Five Tips for First-Time Snowbirds

by GAIL JOKERST

As a fledgling snowbird last year, I was clueless how to begin arranging for winter quarters in unfamiliar territory. Knowing I didn’t care to spend another winter at the mercy of blizzards or berms, I began asking friends who traveled to warmer climes where they went and how they located turn-key housing.

That resulted in a list of places to consider south of Monida Pass, which my husband and I both found appealing.

We eventually targeted the Sonoran Desert as our destination and loved that region; however, our lodging admittedly came with its share of challenges.

In retrospect, we did plenty of things right for first-timers. But we also did plenty wrong. No matter, we acquired useful lessons along the way that other potential snowbirds might benefit from.

For anyone pondering a southern migration for the first time, these five tips may prove helpful.

Work with a property management company

If you’d rather omit the middleman, you can always check online posts or newspaper ads, and deal directly with the owner. However, our friends recommended contacting a property management company to identify rental possibilities, and we took that advice.

They showcase available properties on their websites, where you can read details plus see interior and exterior photos of each rental.

These companies also handle any maintenance issues that might arise, and, in our case, arise they did. Instead of trying to reach an absentee owner to fix things, we simply contacted the agency.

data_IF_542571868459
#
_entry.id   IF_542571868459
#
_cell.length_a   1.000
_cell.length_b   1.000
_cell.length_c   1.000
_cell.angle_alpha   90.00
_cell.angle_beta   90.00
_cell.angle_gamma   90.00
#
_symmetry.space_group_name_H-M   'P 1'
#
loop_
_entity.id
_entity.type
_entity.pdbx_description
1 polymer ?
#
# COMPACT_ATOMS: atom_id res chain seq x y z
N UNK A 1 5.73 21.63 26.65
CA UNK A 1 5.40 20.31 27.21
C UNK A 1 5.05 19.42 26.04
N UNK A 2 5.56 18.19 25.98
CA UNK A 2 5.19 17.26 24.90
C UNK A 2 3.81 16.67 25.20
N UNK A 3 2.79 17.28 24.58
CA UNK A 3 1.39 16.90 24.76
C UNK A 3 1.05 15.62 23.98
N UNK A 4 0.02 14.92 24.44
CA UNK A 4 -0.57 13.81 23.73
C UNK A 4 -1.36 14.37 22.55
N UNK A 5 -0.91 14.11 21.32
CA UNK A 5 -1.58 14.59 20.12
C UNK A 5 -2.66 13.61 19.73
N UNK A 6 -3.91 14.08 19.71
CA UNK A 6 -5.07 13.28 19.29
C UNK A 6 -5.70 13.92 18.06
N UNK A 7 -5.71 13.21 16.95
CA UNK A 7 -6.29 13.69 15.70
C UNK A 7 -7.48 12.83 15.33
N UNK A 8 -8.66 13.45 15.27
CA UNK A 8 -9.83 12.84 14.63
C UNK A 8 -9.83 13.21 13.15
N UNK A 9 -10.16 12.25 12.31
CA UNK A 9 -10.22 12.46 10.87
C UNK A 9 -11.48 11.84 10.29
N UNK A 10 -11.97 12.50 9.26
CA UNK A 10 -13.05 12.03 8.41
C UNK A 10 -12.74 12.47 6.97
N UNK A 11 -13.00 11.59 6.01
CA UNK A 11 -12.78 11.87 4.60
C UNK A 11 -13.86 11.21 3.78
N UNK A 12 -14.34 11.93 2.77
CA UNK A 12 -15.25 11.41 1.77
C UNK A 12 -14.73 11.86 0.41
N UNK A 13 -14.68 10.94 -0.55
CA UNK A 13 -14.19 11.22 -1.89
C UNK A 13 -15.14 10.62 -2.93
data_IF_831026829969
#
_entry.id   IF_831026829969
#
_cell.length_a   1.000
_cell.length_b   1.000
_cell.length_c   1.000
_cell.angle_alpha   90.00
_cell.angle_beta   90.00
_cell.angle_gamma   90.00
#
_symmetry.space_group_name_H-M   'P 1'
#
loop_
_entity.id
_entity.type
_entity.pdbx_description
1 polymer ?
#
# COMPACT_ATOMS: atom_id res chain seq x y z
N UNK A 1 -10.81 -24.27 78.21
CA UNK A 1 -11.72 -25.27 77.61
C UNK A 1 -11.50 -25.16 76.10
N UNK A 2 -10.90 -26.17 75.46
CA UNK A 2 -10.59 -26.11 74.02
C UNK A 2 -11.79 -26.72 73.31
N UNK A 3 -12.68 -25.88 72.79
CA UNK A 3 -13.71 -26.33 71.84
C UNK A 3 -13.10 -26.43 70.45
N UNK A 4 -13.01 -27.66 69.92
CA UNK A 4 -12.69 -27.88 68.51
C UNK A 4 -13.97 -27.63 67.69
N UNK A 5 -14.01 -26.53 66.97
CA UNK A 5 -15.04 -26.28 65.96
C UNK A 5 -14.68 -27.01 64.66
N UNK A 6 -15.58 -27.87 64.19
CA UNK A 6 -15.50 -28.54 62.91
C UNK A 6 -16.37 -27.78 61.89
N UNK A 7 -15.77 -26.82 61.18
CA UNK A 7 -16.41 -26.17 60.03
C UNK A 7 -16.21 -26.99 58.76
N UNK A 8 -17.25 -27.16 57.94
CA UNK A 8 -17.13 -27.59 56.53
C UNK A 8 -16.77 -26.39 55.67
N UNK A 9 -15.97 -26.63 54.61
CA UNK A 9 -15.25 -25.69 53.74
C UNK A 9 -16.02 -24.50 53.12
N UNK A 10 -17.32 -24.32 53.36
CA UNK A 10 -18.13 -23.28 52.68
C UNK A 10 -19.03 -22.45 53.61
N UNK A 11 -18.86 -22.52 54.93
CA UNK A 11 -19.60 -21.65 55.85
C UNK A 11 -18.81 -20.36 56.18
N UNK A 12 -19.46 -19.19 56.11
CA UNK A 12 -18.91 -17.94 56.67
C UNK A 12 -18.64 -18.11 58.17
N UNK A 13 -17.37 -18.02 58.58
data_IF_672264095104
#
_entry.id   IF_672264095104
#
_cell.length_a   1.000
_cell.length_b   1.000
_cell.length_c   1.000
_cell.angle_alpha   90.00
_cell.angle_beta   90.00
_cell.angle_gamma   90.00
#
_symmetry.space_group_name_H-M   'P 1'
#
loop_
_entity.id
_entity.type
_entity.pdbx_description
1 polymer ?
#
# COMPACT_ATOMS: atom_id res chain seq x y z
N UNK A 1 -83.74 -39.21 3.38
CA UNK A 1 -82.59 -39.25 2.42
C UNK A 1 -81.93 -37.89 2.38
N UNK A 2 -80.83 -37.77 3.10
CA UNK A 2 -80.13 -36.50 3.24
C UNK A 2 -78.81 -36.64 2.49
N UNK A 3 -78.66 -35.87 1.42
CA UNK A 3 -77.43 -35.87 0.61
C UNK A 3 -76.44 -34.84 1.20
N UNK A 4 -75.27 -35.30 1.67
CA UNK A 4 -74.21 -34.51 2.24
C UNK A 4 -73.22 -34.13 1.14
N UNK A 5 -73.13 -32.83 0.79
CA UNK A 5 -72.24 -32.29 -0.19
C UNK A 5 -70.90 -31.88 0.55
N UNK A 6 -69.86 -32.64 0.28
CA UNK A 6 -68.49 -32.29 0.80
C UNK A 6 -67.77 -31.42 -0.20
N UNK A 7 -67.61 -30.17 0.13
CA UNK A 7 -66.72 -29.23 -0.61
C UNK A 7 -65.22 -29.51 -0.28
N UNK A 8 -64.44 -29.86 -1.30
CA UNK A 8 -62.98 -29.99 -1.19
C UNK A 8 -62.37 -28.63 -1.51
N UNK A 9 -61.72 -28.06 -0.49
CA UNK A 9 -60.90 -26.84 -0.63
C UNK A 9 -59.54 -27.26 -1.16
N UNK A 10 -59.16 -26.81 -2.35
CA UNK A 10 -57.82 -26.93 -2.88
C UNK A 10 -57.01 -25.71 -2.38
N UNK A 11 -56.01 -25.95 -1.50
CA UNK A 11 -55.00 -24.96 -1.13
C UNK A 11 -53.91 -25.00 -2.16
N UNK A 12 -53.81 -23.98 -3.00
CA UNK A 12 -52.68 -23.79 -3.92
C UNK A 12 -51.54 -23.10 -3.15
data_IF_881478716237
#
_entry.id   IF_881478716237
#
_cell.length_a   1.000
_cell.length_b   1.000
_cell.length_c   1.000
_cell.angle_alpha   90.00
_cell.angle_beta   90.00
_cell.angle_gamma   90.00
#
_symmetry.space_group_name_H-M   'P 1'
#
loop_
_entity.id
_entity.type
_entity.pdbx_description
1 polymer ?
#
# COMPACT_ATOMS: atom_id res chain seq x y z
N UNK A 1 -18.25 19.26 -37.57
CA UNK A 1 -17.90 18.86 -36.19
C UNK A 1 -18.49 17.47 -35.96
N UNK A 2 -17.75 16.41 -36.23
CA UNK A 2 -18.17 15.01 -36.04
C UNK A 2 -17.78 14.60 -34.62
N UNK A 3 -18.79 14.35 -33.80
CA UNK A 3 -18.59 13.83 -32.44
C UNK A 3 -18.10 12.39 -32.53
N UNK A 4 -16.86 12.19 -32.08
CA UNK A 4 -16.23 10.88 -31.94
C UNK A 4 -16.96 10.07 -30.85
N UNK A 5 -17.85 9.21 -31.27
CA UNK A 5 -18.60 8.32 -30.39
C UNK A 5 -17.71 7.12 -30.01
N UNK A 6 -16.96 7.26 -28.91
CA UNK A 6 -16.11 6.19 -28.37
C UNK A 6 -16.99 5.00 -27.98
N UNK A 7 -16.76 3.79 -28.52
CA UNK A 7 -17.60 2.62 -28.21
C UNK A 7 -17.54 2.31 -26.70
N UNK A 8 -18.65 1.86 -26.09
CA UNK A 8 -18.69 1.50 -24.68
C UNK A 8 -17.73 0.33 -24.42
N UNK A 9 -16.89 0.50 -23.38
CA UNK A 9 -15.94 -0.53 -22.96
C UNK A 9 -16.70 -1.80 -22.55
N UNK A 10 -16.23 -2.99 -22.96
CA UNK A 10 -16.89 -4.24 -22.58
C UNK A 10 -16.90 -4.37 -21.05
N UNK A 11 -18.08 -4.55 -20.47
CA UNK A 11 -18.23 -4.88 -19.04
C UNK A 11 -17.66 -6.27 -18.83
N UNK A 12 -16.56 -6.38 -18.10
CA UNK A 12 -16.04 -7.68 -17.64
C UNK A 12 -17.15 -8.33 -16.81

When a joint under the kitchen sink collapsed with a sink full of soapy water, we called, and they dispatched a plumber pronto.

When the microwave and garage door opener quit working, we again called, and they sent someone to take charge. Ditto for the army of uninvited tiny ants that invaded our kitchen.

Start a house search as early as possible

To our surprise, we discovered that leases for many properties are often signed a year in advance. Since I didn’t begin our search until May, I quickly realized that rental agencies have few options left by springtime.

That could mean you end up staying a different length of time or in a different type of accommodation than anticipated.

For us, this translated to renting for three months instead of our original plan of one month. This turned out to be a good decision (more about that later). We also signed on the dotted line for what was still available that also included a washer and dryer—a 565-square-foot casita.

This turned out to be a bad decision.

Make sure the rental is large enough to be comfortable

I confess I am one of those people who has trouble envisioning spatial configurations. So when I chose a 565-square-foot rental, I had no idea I would be living in a home the size of a walk-in closet for three months. Okay, not quite that small but you get the picture.

In addition, two of the casita’s four windows faced the cement wall of the communal laundry while the remaining two faced the interstate. To top it off, there wasn’t even a skillet in the kitchen in which to fry an egg or a plate smaller than a carving board for salad or dessert.